The economic outlook for much of the world looks set to be a rocky path over the next year, and retail has traditionally been among the first industries to feel the bumps in the road. This is likely to cause further headaches for bricks ‘n’ mortar retailers that are still in the process of recovering from the disruption caused by the covid-19 pandemic. But it’s also challenging online e-tailers to continue to innovate, to ensure that customers’ more limited disposable income continues to flow in their direction.
Rising inflation is pushing up the prices of both everyday necessities, such as groceries and clothing and the luxury desirables sold by multinational conglomerates. At the same time, supply chain disruption is negatively impacting operations as stocks run low, encouraging some retailers to push prices up even further.
The answer? Leverage the power and potential of technology to provide customers with new and exciting ways to browse, buy and save. Both online and offline, retailers are turning to technology in a number of innovative ways. So here’s an overview of some of the top trends on the radar for 2023:
Hybrid and omnichannel customer journeys
Online shopping offers huge convenience, as it can be done from anywhere, at any time, making just about anything available to us without us having to leave our homes. It also enables retailers to learn a lot about us as they track our customer behavior and combine it with data from any number of other online sources in order to build a detailed view of who we are and what we want from our shopping experiences.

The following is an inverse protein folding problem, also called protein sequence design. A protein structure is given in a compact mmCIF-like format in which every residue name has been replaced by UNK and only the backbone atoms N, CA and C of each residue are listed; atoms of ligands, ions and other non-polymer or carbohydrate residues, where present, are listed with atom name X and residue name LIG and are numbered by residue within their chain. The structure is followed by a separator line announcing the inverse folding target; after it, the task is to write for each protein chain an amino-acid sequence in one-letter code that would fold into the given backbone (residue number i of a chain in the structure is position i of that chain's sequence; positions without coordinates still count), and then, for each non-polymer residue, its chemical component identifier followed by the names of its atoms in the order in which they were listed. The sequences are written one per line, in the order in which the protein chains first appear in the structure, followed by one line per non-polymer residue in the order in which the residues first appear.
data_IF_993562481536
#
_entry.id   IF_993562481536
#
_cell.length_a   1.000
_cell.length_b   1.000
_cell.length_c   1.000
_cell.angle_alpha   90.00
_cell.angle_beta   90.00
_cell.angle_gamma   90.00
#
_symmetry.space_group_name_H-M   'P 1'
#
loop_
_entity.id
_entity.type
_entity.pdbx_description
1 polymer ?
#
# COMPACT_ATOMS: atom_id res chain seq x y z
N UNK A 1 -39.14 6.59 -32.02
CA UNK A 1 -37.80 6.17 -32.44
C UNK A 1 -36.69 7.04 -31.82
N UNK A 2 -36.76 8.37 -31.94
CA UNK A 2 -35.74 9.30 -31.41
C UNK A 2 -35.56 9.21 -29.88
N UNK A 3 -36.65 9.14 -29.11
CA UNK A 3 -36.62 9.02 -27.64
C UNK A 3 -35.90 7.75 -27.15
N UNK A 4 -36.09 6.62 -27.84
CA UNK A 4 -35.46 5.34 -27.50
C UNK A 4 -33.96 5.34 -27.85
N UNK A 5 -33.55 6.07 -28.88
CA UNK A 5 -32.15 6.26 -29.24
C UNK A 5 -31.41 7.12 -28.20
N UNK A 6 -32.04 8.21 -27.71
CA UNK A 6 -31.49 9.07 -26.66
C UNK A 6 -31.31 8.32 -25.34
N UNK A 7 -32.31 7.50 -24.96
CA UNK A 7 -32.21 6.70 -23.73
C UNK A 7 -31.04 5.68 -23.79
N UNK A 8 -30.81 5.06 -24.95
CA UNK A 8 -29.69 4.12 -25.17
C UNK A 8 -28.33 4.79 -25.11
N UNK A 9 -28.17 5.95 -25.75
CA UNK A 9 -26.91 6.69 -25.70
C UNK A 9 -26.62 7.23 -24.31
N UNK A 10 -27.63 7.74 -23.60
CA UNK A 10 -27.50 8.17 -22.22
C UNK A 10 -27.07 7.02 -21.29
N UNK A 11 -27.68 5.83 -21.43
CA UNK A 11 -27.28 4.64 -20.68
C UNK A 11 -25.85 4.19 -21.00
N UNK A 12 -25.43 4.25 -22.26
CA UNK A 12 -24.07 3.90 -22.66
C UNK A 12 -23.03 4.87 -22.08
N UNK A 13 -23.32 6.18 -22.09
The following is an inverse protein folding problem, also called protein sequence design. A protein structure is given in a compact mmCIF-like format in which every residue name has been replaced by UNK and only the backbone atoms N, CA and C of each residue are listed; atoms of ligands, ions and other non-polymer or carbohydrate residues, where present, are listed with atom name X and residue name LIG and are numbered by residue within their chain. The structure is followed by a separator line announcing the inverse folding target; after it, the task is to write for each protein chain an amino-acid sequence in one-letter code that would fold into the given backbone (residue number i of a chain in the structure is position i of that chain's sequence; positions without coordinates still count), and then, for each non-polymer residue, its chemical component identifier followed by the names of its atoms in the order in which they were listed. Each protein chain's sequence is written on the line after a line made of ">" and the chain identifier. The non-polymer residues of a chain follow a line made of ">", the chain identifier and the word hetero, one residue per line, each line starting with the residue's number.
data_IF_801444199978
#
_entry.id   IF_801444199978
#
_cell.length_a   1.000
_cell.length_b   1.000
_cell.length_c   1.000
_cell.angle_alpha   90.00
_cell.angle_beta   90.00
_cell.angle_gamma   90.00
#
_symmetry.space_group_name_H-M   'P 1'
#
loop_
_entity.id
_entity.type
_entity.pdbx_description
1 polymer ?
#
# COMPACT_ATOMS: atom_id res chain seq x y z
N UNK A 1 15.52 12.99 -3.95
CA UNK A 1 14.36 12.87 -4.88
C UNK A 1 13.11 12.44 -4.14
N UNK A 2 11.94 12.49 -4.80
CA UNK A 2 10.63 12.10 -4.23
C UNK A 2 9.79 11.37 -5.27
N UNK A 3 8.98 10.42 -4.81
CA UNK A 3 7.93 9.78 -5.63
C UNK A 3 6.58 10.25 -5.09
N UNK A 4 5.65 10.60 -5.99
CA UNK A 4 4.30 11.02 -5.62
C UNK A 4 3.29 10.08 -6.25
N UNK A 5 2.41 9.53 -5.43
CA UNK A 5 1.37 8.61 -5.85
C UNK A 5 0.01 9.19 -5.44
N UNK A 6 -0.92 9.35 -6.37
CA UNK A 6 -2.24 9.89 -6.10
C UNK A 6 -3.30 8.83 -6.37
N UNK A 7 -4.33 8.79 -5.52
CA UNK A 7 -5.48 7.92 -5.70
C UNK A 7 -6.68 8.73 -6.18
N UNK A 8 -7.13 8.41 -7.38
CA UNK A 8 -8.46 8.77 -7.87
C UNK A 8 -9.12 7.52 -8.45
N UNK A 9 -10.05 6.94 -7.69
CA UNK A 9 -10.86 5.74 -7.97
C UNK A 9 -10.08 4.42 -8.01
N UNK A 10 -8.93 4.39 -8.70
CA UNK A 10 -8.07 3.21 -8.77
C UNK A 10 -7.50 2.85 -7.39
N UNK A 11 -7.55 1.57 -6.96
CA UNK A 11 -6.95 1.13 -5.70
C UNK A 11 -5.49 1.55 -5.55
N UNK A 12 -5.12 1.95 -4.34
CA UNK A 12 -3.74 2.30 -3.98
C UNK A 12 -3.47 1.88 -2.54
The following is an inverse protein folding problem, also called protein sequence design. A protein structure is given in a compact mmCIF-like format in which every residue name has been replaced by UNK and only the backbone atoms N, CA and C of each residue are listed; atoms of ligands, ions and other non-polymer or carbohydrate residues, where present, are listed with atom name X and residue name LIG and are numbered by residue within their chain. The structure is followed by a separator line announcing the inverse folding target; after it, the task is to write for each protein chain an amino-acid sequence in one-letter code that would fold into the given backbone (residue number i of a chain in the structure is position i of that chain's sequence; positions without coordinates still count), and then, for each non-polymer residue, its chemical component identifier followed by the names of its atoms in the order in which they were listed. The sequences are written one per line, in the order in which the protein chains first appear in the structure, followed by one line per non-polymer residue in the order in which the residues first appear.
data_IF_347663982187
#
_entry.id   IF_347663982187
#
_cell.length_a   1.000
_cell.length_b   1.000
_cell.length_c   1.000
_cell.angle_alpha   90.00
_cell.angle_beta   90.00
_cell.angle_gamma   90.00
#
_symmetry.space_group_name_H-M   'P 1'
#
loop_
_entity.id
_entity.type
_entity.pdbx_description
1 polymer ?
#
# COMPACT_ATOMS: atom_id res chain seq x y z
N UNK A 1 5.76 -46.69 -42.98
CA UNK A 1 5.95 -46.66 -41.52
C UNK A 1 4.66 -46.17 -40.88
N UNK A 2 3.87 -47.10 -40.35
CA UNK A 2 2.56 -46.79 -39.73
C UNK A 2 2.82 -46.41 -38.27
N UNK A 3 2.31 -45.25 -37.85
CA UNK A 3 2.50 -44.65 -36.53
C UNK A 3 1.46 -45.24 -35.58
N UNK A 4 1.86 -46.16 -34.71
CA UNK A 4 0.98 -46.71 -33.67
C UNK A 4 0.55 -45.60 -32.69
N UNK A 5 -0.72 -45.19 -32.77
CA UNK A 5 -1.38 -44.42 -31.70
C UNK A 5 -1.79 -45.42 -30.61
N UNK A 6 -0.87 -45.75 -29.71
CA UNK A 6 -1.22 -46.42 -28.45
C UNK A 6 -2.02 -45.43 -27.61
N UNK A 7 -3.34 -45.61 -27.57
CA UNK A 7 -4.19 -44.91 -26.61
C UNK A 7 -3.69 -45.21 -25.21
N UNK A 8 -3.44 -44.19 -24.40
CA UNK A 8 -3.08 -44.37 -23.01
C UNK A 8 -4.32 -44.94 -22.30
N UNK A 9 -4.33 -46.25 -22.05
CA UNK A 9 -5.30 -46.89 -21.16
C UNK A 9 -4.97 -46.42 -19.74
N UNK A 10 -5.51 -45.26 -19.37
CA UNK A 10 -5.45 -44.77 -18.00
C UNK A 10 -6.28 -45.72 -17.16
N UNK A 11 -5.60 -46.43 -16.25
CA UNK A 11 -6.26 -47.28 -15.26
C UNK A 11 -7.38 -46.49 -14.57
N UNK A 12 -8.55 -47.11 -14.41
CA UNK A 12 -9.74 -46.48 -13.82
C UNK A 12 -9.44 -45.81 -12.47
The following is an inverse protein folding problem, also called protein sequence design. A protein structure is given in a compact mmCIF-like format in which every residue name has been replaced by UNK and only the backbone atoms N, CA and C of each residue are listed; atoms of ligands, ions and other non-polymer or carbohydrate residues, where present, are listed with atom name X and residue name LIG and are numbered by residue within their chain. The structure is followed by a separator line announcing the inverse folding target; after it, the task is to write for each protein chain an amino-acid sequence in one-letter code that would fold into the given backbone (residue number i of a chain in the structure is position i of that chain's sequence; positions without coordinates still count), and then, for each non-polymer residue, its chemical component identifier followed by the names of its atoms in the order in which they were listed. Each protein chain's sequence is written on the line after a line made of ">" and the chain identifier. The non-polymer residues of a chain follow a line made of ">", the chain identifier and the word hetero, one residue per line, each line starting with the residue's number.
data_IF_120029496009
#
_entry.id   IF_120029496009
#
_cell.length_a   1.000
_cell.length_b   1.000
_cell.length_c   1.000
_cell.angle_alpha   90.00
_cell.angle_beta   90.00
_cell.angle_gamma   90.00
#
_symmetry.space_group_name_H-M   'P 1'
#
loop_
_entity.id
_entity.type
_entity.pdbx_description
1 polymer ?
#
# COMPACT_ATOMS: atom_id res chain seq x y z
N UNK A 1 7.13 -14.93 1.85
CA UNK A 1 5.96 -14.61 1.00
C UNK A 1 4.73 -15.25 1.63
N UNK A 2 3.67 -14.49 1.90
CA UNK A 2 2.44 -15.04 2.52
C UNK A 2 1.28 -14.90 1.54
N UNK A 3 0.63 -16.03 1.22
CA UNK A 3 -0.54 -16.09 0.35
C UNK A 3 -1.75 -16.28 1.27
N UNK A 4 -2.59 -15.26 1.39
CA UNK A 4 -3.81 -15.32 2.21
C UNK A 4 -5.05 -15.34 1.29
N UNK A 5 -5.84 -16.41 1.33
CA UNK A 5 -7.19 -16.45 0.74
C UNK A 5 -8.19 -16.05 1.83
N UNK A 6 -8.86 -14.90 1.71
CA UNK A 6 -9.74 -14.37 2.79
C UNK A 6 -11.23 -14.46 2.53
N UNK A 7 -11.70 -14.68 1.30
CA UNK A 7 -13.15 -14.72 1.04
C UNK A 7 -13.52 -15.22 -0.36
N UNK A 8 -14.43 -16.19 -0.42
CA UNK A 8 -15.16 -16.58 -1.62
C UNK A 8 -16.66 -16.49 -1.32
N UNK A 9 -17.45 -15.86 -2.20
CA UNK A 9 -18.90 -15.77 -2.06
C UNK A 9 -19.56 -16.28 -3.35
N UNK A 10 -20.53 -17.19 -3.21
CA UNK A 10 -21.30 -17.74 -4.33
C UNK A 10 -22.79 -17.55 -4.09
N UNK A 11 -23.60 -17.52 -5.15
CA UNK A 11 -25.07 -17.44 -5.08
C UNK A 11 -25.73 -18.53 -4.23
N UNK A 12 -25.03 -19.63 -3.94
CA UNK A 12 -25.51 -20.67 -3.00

At the same time, offline shopping means we can get what we need right now (if the store is open) and gives us the tactile experience of being able to look at, feel and even taste or smell products before buying them.
Hybrid shopping is about bringing the best of both of these worlds together – either online or offline – to create customer journeys that tick all of the boxes.
In the case of offline shopping, this means understanding who we are and what we want as we walk into the store – just as an e-tailer would when we arrive at their website. In the world of online retailing, it means developing methods of delivering the same experiential shopping experiences we enjoy in the real world. This could be through innovative technology enabling personalization or virtual and augmented reality solutions (see below for more on all of these).
Offline outlets can tap into the innovations made by online retailers in logistics and inventory management to offer flexible methods of payment, home delivery options, and loyalty programs (for example, Amazon’s Style stores). At the same time, online retailers can learn about building personal relationships with customers and providing immersive shopping experiences from bricks ‘n’ mortar retailers. In 2023 adopting this hybrid mindset will be a key strategy for retailers looking to continue to build brand awareness and customer loyalty.
Conscious consumers continue to define retail habits